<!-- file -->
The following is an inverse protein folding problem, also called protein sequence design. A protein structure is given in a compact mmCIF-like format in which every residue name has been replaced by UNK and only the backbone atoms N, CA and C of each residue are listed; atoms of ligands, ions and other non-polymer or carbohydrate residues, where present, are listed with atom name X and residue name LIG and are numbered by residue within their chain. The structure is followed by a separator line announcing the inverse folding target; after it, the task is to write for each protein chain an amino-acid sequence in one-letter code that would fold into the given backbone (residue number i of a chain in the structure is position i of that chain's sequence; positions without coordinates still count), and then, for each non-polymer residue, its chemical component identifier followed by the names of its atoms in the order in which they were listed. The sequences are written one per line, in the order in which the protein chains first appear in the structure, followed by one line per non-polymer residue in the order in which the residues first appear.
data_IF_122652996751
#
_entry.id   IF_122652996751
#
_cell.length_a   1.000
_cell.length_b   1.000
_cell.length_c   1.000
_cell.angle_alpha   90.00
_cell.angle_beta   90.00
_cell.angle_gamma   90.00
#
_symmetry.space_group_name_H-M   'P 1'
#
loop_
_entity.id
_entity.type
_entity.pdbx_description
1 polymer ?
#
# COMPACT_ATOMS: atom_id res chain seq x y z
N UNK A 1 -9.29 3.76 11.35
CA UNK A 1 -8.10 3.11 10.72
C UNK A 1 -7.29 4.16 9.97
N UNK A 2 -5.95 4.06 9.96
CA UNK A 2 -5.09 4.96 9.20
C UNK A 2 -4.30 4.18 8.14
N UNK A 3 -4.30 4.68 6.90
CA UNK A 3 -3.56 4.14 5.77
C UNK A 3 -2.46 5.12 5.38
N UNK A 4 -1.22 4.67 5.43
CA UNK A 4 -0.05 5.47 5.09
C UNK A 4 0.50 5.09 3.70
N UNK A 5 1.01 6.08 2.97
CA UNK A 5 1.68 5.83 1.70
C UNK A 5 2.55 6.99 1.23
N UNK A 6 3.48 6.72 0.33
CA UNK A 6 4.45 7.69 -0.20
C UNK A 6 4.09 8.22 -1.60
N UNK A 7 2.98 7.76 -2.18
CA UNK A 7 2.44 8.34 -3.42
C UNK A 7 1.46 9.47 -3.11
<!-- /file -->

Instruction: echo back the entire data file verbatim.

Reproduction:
The following is an inverse protein folding problem, also called protein sequence design. A protein structure is given in a compact mmCIF-like format in which every residue name has been replaced by UNK and only the backbone atoms N, CA and C of each residue are listed; atoms of ligands, ions and other non-polymer or carbohydrate residues, where present, are listed with atom name X and residue name LIG and are numbered by residue within their chain. The structure is followed by a separator line announcing the inverse folding target; after it, the task is to write for each protein chain an amino-acid sequence in one-letter code that would fold into the given backbone (residue number i of a chain in the structure is position i of that chain's sequence; positions without coordinates still count), and then, for each non-polymer residue, its chemical component identifier followed by the names of its atoms in the order in which they were listed. The sequences are written one per line, in the order in which the protein chains first appear in the structure, followed by one line per non-polymer residue in the order in which the residues first appear.
data_IF_122652996751
#
_entry.id   IF_122652996751
#
_cell.length_a   1.000
_cell.length_b   1.000
_cell.length_c   1.000
_cell.angle_alpha   90.00
_cell.angle_beta   90.00
_cell.angle_gamma   90.00
#
_symmetry.space_group_name_H-M   'P 1'
#
loop_
_entity.id
_entity.type
_entity.pdbx_description
1 polymer ?
#
# COMPACT_ATOMS: atom_id res chain seq x y z
N UNK A 1 -9.29 3.76 11.35
CA UNK A 1 -8.10 3.11 10.72
C UNK A 1 -7.29 4.16 9.97
N UNK A 2 -5.95 4.06 9.96
CA UNK A 2 -5.09 4.96 9.20
C UNK A 2 -4.30 4.18 8.14
N UNK A 3 -4.30 4.68 6.90
CA UNK A 3 -3.56 4.14 5.77
C UNK A 3 -2.46 5.12 5.38
N UNK A 4 -1.22 4.67 5.43
CA UNK A 4 -0.05 5.47 5.09
C UNK A 4 0.50 5.09 3.70
N UNK A 5 1.01 6.08 2.97
CA UNK A 5 1.68 5.83 1.70
C UNK A 5 2.55 6.99 1.23
N UNK A 6 3.48 6.72 0.33
CA UNK A 6 4.45 7.69 -0.20
C UNK A 6 4.09 8.22 -1.60
N UNK A 7 2.98 7.76 -2.18
CA UNK A 7 2.44 8.34 -3.42
C UNK A 7 1.46 9.47 -3.11